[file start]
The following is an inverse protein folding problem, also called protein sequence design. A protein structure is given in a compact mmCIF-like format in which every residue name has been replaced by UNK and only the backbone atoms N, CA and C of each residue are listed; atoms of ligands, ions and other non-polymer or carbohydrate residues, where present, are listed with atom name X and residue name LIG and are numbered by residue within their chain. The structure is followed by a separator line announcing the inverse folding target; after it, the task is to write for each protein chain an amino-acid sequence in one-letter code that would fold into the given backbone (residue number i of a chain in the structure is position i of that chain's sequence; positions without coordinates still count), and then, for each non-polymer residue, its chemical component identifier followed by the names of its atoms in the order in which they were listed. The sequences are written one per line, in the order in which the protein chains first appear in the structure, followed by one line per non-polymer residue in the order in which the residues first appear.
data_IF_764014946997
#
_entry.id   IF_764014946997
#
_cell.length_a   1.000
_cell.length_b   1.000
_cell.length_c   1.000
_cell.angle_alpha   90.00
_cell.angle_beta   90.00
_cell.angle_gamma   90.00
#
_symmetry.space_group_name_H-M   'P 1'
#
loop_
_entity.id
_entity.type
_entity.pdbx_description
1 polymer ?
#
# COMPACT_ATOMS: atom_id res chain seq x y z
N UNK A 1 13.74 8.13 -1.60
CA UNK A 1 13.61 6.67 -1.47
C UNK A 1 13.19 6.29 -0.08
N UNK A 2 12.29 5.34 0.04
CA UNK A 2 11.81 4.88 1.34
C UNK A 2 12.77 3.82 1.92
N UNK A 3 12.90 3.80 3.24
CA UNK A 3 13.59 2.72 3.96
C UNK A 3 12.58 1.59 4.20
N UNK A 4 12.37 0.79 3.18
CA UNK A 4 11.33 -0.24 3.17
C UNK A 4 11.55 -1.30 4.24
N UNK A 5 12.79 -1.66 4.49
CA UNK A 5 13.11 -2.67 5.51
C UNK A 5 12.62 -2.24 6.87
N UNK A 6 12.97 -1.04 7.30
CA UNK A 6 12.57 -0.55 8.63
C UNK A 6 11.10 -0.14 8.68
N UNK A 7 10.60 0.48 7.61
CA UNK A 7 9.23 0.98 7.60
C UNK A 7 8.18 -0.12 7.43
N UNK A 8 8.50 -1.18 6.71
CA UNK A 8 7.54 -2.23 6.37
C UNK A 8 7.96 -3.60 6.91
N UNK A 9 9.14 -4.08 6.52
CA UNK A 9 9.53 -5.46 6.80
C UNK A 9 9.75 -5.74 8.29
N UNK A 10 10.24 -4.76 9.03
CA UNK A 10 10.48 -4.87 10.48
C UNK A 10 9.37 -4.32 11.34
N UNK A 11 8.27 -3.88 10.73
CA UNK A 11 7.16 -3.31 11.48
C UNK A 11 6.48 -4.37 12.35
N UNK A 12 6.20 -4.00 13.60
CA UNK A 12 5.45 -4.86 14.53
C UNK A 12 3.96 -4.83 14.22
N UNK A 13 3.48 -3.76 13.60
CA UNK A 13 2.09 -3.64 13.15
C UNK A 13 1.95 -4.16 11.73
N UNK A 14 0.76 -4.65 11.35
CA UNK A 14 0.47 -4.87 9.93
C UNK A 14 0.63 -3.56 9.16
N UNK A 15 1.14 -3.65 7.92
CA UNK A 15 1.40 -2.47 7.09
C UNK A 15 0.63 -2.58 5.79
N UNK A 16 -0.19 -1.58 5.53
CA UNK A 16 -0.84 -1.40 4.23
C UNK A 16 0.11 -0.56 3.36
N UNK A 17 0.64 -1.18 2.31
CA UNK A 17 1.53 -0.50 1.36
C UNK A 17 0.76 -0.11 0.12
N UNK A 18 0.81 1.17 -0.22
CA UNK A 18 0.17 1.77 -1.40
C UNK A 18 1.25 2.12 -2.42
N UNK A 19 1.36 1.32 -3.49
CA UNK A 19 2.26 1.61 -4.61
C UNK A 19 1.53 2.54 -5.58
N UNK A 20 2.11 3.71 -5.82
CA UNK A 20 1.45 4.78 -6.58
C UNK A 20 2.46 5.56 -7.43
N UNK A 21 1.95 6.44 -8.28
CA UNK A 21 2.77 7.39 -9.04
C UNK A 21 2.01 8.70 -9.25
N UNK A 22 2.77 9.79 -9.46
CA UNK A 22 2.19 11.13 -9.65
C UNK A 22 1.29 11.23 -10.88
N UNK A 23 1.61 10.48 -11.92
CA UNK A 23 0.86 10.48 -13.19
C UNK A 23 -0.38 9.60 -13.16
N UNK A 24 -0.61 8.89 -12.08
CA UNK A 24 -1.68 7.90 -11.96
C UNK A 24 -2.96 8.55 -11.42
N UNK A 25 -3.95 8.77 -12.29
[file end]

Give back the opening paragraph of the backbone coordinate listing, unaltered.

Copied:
The following is an inverse protein folding problem, also called protein sequence design. A protein structure is given in a compact mmCIF-like format in which every residue name has been replaced by UNK and only the backbone atoms N, CA and C of each residue are listed; atoms of ligands, ions and other non-polymer or carbohydrate residues, where present, are listed with atom name X and residue name LIG and are numbered by residue within their chain. The structure is followed by a separator line announcing the inverse folding target; after it, the task is to write for each protein chain an amino-acid sequence in one-letter code that would fold into the given backbone (residue number i of a chain in the structure is position i of that chain's sequence; positions without coordinates still count), and then, for each non-polymer residue, its chemical component identifier followed by the names of its atoms in the order in which they were listed. The sequences are written one per line, in the order in which the protein chains first appear in the structure, followed by one line per non-polymer residue in the order in which the residues first appear.